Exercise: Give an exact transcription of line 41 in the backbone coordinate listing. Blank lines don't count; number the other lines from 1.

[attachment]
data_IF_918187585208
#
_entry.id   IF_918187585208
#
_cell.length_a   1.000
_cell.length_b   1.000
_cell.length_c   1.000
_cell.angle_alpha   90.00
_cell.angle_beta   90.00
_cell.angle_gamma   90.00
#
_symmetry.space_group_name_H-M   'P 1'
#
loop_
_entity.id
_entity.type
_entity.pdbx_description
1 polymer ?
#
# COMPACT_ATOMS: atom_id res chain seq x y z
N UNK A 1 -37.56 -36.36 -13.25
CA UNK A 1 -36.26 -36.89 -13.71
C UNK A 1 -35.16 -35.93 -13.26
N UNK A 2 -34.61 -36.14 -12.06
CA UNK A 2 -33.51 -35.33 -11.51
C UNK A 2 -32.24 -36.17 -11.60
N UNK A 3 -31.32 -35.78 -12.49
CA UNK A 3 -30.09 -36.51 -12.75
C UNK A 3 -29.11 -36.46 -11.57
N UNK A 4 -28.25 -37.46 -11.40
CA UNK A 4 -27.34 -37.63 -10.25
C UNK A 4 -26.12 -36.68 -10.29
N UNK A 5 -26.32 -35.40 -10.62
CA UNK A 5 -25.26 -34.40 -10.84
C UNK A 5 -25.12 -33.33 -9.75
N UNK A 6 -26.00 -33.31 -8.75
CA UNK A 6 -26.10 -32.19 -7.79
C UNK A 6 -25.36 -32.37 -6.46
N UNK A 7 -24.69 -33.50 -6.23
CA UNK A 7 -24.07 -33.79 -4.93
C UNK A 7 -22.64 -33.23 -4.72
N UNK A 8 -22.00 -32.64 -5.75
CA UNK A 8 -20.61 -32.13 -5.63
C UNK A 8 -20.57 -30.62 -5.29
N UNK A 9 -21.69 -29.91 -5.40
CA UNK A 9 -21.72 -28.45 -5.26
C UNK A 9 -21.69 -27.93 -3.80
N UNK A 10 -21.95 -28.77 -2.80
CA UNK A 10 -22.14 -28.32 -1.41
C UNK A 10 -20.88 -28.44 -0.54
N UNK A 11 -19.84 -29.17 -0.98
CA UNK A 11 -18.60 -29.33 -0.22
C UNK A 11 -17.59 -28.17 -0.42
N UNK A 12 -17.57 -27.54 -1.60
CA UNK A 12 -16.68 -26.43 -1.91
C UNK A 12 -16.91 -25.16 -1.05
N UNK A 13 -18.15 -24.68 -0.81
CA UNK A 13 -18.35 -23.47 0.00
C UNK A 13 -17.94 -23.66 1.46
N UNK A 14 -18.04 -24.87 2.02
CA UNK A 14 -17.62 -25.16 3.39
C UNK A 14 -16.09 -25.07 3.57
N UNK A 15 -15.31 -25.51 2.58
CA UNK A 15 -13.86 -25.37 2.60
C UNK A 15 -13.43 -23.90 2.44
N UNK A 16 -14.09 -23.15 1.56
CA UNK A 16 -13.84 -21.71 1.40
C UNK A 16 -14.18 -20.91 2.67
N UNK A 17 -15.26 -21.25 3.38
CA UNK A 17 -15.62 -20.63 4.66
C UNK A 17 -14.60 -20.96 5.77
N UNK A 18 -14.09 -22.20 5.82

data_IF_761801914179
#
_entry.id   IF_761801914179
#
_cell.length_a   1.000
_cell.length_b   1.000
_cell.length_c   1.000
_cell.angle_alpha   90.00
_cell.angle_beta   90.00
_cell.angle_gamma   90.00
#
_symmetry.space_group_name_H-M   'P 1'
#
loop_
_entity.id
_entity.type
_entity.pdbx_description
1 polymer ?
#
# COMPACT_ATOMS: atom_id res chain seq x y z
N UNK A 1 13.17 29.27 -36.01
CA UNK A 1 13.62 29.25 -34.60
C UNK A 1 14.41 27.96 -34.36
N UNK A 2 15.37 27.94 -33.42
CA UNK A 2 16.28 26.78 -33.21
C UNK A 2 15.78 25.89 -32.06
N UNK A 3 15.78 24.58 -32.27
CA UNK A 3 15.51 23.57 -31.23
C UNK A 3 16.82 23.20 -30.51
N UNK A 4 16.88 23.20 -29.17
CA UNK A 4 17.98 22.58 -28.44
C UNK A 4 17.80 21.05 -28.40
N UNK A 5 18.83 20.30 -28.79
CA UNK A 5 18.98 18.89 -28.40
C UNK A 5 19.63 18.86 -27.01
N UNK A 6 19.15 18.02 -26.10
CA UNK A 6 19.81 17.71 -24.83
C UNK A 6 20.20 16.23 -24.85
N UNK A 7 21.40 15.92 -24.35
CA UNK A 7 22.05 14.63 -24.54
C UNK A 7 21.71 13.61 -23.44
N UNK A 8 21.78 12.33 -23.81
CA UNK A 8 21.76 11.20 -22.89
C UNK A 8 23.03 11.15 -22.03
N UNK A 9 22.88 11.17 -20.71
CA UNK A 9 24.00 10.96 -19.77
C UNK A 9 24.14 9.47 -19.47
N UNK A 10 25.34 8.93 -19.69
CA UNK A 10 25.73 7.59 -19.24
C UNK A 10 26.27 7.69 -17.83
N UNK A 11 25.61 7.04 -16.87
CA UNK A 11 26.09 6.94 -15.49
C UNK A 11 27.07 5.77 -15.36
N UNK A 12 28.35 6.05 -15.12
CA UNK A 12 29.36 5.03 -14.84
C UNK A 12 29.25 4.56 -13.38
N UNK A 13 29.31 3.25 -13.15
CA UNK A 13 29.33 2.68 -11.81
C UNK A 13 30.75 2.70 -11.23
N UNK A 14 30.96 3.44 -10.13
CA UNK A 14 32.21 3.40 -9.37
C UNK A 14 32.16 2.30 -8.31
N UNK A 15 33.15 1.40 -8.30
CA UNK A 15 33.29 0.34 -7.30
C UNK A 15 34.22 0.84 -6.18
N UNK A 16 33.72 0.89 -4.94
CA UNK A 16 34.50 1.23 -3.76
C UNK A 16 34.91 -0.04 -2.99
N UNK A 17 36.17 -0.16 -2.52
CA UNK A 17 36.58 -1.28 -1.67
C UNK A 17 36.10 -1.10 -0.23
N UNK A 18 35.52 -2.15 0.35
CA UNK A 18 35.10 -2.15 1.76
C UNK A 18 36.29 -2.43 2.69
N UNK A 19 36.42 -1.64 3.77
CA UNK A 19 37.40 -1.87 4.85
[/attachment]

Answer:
C UNK A 7 -22.64 -33.23 -4.72